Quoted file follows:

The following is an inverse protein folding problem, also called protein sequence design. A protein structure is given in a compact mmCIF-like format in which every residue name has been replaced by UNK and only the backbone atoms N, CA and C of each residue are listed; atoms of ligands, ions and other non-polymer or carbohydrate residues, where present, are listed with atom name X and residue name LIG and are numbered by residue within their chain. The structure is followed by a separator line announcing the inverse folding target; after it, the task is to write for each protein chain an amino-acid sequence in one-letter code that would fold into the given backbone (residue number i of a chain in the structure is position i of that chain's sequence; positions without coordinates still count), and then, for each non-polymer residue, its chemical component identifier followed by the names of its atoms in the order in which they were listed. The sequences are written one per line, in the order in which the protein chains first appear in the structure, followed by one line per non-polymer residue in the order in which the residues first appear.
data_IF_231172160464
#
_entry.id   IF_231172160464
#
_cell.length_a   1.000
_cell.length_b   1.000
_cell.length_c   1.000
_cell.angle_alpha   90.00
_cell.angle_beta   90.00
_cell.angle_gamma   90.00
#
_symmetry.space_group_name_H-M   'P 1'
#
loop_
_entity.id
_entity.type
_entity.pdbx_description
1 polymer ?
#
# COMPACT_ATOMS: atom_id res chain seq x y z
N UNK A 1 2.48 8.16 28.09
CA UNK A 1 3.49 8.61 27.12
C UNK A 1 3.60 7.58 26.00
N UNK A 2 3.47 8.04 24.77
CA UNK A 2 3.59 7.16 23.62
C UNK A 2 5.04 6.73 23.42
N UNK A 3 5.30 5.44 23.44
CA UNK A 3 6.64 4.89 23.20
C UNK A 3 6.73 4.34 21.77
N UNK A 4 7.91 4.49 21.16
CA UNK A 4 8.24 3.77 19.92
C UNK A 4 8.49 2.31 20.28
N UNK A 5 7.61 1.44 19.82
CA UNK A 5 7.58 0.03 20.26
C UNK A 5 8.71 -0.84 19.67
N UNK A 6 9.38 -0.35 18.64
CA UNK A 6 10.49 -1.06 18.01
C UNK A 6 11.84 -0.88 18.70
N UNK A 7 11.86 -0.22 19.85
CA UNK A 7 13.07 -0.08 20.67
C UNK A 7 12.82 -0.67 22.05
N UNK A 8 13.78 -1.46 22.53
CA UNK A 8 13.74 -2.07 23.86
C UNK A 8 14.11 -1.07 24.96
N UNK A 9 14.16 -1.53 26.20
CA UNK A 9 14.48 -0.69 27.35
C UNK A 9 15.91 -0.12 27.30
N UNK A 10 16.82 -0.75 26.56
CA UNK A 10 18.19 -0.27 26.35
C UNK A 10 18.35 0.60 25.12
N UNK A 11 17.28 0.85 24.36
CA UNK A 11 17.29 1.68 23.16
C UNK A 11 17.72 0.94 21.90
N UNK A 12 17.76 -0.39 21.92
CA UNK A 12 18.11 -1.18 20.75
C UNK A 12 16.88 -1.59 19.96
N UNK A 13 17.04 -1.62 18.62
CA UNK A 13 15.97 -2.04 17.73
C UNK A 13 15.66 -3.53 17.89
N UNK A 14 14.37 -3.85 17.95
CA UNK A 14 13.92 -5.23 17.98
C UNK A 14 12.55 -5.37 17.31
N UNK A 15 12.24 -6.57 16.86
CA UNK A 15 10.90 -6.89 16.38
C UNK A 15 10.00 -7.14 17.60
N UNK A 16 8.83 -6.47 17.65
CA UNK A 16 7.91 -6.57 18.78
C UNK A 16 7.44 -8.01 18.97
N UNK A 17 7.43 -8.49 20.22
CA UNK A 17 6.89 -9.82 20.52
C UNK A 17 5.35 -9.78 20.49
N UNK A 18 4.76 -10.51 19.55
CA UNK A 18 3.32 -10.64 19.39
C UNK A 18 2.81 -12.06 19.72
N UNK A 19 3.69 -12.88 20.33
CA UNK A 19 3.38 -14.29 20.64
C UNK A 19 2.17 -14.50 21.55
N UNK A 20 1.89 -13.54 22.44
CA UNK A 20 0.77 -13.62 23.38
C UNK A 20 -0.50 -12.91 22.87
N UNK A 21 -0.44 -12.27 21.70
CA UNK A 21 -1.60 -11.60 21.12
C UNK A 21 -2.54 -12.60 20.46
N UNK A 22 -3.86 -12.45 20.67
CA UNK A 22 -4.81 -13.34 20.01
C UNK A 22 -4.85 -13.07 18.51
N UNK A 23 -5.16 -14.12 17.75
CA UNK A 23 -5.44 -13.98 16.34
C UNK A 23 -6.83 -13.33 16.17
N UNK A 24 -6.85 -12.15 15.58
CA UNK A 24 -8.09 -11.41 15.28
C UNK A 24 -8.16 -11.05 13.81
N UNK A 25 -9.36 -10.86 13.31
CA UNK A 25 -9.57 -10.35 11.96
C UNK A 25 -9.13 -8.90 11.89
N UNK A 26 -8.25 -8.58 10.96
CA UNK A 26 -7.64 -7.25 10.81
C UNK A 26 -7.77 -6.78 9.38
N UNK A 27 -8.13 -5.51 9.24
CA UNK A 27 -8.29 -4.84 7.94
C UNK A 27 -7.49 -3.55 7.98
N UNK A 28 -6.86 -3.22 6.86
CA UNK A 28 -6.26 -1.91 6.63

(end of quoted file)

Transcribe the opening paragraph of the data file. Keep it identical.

The following is an inverse protein folding problem, also called protein sequence design. A protein structure is given in a compact mmCIF-like format in which every residue name has been replaced by UNK and only the backbone atoms N, CA and C of each residue are listed; atoms of ligands, ions and other non-polymer or carbohydrate residues, where present, are listed with atom name X and residue name LIG and are numbered by residue within their chain. The structure is followed by a separator line announcing the inverse folding target; after it, the task is to write for each protein chain an amino-acid sequence in one-letter code that would fold into the given backbone (residue number i of a chain in the structure is position i of that chain's sequence; positions without coordinates still count), and then, for each non-polymer residue, its chemical component identifier followed by the names of its atoms in the order in which they were listed. The sequences are written one per line, in the order in which the protein chains first appear in the structure, followed by one line per non-polymer residue in the order in which the residues first appear.